THE Welsh equivalent of the Environment Agency has been branded ‘no longer fit for purpose’ in a stinging attack by fishing and environmental groups.

Natural Resources Wales was formed in 2013, by merging the EA, Countryside Council for Wales and the Forestry Commission, and one of its main duties is to protect the health of rivers.

But figures show that of the 6,886 reports of water pollution the NRW received between 2013 and 2016, only 60 per cent were investigated. And there were just 41 prosecutions and ten civil sanctions… amounting to less than 1 per cent of incidents reported.

Mark Lloyd, chief executive of the Angling Trust and Fish Legal, said: “There has been a steep decline in fish numbers in recent years in Wales.

“As an example one club in West Wales reported that only one fish had been caught in an entire season and many members have given up.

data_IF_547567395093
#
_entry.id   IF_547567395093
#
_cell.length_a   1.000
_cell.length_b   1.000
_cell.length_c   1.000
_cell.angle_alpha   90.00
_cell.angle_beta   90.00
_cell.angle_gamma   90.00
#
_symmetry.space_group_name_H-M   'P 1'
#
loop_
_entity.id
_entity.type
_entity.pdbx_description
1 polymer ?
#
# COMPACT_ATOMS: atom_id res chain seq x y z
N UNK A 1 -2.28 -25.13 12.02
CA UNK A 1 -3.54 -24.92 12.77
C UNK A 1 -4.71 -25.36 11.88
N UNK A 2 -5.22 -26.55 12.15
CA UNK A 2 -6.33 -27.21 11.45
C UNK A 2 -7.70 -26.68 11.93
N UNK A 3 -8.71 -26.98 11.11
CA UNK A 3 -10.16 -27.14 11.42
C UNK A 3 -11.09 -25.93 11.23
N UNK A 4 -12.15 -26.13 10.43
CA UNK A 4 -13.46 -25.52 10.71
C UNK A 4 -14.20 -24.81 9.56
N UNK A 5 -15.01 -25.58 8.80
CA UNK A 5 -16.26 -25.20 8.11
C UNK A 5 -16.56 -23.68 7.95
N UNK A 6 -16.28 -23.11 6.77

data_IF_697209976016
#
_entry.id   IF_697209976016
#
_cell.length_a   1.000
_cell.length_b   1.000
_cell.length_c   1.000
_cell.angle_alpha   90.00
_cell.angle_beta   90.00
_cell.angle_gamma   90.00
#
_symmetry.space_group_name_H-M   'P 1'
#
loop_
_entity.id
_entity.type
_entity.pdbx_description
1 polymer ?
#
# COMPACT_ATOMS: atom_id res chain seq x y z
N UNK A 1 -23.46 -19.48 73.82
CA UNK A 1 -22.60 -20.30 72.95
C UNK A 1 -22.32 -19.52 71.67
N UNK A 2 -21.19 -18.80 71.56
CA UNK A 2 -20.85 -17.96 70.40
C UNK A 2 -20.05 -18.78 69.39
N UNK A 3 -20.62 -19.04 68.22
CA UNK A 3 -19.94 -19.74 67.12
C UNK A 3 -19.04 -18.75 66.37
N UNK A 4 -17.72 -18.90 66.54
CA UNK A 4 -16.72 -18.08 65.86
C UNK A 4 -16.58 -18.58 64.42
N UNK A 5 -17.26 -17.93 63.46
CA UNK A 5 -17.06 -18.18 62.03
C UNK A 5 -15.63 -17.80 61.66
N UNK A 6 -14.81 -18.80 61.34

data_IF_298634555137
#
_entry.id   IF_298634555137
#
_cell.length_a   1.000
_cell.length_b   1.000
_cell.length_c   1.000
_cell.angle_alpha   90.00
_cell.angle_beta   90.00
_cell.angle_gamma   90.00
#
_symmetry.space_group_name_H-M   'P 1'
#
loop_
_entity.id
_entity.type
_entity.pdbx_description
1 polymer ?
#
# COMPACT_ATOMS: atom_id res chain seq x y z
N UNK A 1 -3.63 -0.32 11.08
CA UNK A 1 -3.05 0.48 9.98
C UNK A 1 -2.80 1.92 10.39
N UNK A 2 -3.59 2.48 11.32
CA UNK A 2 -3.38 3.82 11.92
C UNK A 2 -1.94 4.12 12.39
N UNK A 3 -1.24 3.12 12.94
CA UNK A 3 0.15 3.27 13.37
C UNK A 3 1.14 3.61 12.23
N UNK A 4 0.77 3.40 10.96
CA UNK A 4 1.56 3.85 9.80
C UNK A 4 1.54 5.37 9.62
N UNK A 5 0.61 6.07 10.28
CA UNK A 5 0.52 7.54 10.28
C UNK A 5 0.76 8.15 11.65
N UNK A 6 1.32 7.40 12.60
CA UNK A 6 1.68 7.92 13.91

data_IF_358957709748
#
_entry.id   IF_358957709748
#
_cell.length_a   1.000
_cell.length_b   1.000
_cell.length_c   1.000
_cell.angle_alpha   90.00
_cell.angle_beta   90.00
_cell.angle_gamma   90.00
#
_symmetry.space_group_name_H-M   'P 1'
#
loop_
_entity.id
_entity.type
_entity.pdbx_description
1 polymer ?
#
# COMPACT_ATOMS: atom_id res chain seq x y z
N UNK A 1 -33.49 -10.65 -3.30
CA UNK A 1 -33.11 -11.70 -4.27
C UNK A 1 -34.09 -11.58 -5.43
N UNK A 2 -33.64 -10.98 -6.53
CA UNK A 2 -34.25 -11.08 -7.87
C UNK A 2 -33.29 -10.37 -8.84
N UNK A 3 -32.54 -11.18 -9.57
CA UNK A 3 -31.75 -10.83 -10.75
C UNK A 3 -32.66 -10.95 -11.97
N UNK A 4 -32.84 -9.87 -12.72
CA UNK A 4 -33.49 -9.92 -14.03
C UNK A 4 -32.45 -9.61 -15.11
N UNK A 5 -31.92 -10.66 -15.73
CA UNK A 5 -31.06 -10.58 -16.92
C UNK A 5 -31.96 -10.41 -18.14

“The regulator needs to take a much tougher stance but does not have the resources to investigate properly.

“They’ve lost a lot of their frontline staff and are unable to take concerted action.

“The organisation is unwieldy, too bureaucratic and they don’t seem to have a strategy – I just think they’re failing in their duty.

“We are meeting with officials from the Welsh Assembly this week to demand action.

“There has been a national failure of Welsh Government to tackle the problem,” he concluded.

Terrible river pollutions need tackling

One to the worst recent pollutions took place on the River Teifi in Ceredigion last December where thousands of prime salmon, sea trout, trout and grayling were killed.

There’s been no prosecution despite the pollution being traced to a farm with a slurry problem.

Dr Stephen Marsh-Smith, chief executive of Afonydd Cymru, the umbrella body representing Wales’ six rivers trusts, said: “We’ve seen terrible disasters in Wales, not just spot pollutions but the general diffuse pollution and the organic content that’s going into rivers and really degrading them badly.

“The impact on fish stocks had been devastating and that had ramifications for the rural economy as well as the environment,” he added.

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